There is a family wedding coming up this summer, and I do not wish to sit at the same table with a relative (by marriage) at the reception. On Christmas Eve — Christmas Eve!! — he asked my opinion about a certain political subject. When I answered, he began a rant that ended with calling me a variety of ugly names. I did not respond in kind but did point out the errors in his logic. There were no other people in the room, and I feel he was bullying me. I have not spoken to him since, and I would like for that to continue. Would it be a serious breach of etiquette to request not to be seated at his table?
J.B. / Sandwich
Nope, not at all. Special seating requests along the lines of “I’d like to be at the table with the venture capitalists, please,” are not kosher, but this would be. You can give your reason or not.
You’re not obligated by any means to keep the secret of someone else’s bad behavior, but you don’t have to tell the story if you’d rather not.
You’re right about him being a bully and having a preferred tactic. At the wedding, you might want to give a heads-up to anyone else he looks likely to corner, and employ some social-ninja moves to keep anyone you care about from being alone with him.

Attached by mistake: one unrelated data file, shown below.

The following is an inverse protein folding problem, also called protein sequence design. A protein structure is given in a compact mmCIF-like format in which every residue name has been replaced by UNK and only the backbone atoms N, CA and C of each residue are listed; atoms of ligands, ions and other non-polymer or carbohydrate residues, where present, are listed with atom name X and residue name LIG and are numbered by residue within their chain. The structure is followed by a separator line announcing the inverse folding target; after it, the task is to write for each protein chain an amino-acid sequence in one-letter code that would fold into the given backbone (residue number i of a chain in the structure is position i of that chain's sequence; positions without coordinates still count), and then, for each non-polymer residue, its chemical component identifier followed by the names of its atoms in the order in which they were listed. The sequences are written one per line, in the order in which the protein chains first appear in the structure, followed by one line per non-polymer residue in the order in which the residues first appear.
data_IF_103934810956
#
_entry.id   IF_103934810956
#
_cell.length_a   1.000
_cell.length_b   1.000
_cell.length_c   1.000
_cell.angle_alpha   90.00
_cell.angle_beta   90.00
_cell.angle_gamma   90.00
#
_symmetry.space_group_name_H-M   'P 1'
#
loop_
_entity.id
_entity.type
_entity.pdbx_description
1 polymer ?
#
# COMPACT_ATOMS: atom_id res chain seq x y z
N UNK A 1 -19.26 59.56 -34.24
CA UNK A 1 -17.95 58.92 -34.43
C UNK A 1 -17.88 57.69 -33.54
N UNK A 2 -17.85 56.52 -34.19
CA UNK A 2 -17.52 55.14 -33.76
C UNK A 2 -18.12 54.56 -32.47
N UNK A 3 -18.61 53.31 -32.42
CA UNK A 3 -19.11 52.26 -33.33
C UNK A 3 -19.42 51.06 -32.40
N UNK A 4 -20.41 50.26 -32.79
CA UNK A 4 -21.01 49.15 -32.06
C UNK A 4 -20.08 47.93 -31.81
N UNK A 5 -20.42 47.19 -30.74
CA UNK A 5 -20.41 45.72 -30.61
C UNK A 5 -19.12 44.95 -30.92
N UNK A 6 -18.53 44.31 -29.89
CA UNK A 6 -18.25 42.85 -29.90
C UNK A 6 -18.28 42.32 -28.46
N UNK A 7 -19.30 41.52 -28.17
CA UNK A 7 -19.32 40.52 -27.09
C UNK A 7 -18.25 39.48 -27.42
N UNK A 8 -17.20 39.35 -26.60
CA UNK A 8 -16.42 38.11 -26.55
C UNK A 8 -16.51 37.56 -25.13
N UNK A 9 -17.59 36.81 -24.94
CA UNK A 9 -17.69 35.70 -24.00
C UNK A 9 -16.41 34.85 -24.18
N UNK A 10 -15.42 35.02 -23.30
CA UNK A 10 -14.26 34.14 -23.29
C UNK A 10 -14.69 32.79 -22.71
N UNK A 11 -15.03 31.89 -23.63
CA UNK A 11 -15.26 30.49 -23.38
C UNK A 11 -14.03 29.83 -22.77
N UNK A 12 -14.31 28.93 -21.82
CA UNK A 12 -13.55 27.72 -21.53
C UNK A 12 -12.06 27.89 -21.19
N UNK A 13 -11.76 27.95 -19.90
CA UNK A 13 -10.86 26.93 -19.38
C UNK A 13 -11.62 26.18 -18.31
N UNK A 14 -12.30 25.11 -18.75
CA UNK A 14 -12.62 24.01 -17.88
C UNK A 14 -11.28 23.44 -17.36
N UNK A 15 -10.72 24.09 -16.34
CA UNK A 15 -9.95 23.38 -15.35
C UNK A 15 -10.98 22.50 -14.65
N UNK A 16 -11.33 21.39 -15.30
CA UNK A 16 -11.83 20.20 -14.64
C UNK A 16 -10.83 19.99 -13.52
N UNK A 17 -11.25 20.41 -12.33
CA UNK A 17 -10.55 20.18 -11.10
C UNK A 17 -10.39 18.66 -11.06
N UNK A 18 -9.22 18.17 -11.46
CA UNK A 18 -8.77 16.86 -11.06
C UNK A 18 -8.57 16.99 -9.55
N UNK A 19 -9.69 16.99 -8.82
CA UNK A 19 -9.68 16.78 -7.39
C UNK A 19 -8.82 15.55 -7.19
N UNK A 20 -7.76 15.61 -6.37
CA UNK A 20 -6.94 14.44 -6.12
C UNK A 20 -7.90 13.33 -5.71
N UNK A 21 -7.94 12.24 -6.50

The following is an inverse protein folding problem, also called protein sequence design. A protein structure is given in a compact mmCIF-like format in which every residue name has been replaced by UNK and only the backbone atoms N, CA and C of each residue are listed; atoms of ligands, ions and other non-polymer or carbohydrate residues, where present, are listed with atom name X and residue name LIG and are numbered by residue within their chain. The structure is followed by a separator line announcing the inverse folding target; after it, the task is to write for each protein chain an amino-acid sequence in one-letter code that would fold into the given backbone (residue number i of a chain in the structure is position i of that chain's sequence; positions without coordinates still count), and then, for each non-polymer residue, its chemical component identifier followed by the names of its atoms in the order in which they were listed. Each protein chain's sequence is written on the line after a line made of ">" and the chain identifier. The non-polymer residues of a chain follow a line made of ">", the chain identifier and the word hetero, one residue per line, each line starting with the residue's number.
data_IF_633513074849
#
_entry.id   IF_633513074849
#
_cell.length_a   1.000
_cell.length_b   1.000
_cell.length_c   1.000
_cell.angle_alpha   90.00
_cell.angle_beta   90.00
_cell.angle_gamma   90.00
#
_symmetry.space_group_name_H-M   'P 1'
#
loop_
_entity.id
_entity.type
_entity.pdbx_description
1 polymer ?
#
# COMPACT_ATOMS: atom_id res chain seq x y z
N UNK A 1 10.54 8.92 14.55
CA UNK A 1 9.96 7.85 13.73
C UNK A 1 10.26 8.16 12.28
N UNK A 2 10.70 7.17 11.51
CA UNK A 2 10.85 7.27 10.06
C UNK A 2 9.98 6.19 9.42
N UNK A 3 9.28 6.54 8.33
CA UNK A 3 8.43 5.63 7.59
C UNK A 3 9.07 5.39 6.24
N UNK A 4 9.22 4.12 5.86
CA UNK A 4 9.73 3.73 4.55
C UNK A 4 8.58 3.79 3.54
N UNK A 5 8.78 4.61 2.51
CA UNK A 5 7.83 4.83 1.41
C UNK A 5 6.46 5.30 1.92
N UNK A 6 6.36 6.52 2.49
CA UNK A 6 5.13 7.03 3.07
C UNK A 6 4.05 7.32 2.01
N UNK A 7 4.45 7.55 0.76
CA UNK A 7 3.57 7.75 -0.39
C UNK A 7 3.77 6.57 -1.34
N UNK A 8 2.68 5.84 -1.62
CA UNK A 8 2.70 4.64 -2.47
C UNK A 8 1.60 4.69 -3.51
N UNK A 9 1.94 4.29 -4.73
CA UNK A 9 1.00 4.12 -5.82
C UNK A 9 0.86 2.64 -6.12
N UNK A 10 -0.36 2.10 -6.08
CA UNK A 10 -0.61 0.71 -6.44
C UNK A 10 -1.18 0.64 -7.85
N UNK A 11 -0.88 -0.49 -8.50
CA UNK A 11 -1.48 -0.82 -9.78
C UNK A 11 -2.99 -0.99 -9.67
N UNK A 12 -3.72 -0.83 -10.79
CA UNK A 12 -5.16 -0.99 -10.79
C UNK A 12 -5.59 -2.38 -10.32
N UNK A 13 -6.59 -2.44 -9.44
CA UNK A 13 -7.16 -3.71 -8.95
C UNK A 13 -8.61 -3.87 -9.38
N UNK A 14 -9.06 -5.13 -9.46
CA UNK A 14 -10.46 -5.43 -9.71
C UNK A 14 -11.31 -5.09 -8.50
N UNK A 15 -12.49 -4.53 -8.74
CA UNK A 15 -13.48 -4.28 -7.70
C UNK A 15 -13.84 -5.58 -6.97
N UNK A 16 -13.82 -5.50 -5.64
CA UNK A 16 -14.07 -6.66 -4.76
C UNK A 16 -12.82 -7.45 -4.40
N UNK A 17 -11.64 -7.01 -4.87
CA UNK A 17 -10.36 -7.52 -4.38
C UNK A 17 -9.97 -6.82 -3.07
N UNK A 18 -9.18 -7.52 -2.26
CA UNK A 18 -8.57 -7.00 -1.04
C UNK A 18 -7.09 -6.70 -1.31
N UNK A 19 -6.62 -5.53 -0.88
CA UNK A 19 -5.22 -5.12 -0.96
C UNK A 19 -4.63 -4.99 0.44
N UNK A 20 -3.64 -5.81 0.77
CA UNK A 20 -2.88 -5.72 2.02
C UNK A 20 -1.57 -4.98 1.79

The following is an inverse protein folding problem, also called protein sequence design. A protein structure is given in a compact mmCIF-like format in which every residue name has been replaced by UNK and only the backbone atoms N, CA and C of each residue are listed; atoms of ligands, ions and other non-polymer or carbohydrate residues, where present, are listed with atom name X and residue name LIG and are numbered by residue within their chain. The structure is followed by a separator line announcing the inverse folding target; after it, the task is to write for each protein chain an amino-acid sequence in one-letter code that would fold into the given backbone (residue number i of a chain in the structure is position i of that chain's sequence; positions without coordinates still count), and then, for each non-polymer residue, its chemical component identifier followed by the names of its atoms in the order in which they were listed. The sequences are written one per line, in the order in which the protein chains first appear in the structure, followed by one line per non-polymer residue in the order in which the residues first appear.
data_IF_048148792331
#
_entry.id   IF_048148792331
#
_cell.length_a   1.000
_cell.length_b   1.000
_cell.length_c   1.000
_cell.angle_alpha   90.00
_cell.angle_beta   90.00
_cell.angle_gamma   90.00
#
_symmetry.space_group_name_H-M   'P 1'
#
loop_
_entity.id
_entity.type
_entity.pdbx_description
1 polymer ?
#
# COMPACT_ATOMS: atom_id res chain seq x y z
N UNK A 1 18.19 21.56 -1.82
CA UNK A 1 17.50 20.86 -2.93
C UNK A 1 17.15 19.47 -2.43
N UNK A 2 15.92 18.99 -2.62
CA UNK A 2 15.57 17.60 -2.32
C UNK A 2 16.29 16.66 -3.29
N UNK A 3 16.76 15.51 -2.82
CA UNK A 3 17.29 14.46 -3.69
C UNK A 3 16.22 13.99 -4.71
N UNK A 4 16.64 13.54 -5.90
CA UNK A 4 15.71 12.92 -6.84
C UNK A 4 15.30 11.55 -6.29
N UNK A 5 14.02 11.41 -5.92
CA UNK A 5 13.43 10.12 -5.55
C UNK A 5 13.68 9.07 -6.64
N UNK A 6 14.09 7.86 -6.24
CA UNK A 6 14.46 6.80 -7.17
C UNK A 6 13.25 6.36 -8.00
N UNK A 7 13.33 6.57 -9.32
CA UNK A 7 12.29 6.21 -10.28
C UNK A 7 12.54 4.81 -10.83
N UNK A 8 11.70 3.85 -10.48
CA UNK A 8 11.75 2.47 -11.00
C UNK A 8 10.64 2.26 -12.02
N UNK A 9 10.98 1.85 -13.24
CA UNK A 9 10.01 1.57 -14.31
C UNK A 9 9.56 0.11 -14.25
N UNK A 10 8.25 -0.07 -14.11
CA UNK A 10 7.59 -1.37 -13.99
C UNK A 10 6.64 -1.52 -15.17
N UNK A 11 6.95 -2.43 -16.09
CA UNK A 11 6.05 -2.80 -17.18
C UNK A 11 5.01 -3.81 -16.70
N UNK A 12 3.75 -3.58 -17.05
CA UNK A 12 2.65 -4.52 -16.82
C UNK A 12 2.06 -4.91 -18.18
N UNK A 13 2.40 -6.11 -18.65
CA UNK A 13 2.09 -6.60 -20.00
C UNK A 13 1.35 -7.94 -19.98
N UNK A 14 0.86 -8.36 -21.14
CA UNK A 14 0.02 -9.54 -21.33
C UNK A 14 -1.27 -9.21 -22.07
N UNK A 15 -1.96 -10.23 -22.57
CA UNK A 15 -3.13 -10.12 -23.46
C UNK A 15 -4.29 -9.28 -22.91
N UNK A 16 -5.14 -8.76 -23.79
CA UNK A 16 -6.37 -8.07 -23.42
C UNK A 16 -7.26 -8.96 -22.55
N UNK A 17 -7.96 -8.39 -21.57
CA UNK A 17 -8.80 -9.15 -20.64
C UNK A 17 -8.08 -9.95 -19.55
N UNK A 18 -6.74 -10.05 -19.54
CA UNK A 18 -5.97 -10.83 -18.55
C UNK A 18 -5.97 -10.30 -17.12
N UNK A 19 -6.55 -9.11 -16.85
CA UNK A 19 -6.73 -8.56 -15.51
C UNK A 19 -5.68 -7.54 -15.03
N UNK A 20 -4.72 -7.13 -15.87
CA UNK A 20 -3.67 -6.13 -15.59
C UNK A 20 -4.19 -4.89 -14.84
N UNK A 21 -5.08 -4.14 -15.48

I’m a ride-share driver. When I have a passenger with a runny nose, is it rude for me to state “Help yourself to a tissue or two!” (I keep some in the back seat.)
P.E. / Boston
I am often asked, “Can I use your pen?” right after observing the person cough or sneeze into her hand, or after she informs me she is feeling sick. Is there a compassionate and polite way to decline to give someone my pen?
E.B. / Boston
Everyone is just disgusting right now, aren’t they? Between the barometer swinging around like Mr. Toad’s Wild Ride, flu and cold season coming to an end, and hay fever ramping up, it’s #bostonslime all over.
P.E., by all means offer your passengers tissues! They may not have noticed them. Maybe keep some hand sanitizer back there, too? On or off the job, one may always offer tissues freely to anyone who appears to need one. (Just not the scented or lotioned kind that can make some people’s allergies worse, please and thank you.)
E.B., advance preparation is your friend. Keep extra pens at your desk (in a specific jar that you never touch directly and disinfect frequently) for others to use. If you get hit up for writing utensils on the go, keep some in a baggie to offer to the mucusy masses. If the moment feels the slightest bit awkward, finesse it with “I’m afraid I might be coming down with a cold myself.” This is no lie, because you are afraid of that — if Phlegmy Flo gets her germy hands on your pen!